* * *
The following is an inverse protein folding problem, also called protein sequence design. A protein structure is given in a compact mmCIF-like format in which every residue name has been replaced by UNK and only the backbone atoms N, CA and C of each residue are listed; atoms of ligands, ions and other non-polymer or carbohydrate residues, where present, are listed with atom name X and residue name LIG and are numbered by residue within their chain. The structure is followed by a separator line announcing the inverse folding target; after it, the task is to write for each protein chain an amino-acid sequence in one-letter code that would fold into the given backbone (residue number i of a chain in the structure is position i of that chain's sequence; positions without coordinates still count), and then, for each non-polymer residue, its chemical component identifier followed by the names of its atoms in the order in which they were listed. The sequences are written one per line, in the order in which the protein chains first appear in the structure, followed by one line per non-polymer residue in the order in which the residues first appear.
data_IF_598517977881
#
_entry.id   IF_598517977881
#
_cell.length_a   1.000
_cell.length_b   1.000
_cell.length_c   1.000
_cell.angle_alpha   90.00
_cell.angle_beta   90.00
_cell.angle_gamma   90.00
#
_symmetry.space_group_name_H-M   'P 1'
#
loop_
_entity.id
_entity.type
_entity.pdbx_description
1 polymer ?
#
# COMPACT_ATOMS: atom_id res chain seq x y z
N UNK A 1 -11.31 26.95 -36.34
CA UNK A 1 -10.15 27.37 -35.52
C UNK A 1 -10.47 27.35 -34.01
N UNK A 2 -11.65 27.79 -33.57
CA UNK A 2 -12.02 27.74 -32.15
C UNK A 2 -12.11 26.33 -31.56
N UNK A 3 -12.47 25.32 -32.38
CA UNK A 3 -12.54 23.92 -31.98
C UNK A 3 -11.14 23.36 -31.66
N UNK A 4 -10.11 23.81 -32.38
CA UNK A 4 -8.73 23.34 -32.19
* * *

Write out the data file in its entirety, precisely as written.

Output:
The following is an inverse protein folding problem, also called protein sequence design. A protein structure is given in a compact mmCIF-like format in which every residue name has been replaced by UNK and only the backbone atoms N, CA and C of each residue are listed; atoms of ligands, ions and other non-polymer or carbohydrate residues, where present, are listed with atom name X and residue name LIG and are numbered by residue within their chain. The structure is followed by a separator line announcing the inverse folding target; after it, the task is to write for each protein chain an amino-acid sequence in one-letter code that would fold into the given backbone (residue number i of a chain in the structure is position i of that chain's sequence; positions without coordinates still count), and then, for each non-polymer residue, its chemical component identifier followed by the names of its atoms in the order in which they were listed. The sequences are written one per line, in the order in which the protein chains first appear in the structure, followed by one line per non-polymer residue in the order in which the residues first appear.
data_IF_598517977881
#
_entry.id   IF_598517977881
#
_cell.length_a   1.000
_cell.length_b   1.000
_cell.length_c   1.000
_cell.angle_alpha   90.00
_cell.angle_beta   90.00
_cell.angle_gamma   90.00
#
_symmetry.space_group_name_H-M   'P 1'
#
loop_
_entity.id
_entity.type
_entity.pdbx_description
1 polymer ?
#
# COMPACT_ATOMS: atom_id res chain seq x y z
N UNK A 1 -11.31 26.95 -36.34
CA UNK A 1 -10.15 27.37 -35.52
C UNK A 1 -10.47 27.35 -34.01
N UNK A 2 -11.65 27.79 -33.57
CA UNK A 2 -12.02 27.74 -32.15
C UNK A 2 -12.11 26.33 -31.56
N UNK A 3 -12.47 25.32 -32.38
CA UNK A 3 -12.54 23.92 -31.98
C UNK A 3 -11.14 23.36 -31.66
N UNK A 4 -10.11 23.81 -32.38
CA UNK A 4 -8.73 23.34 -32.19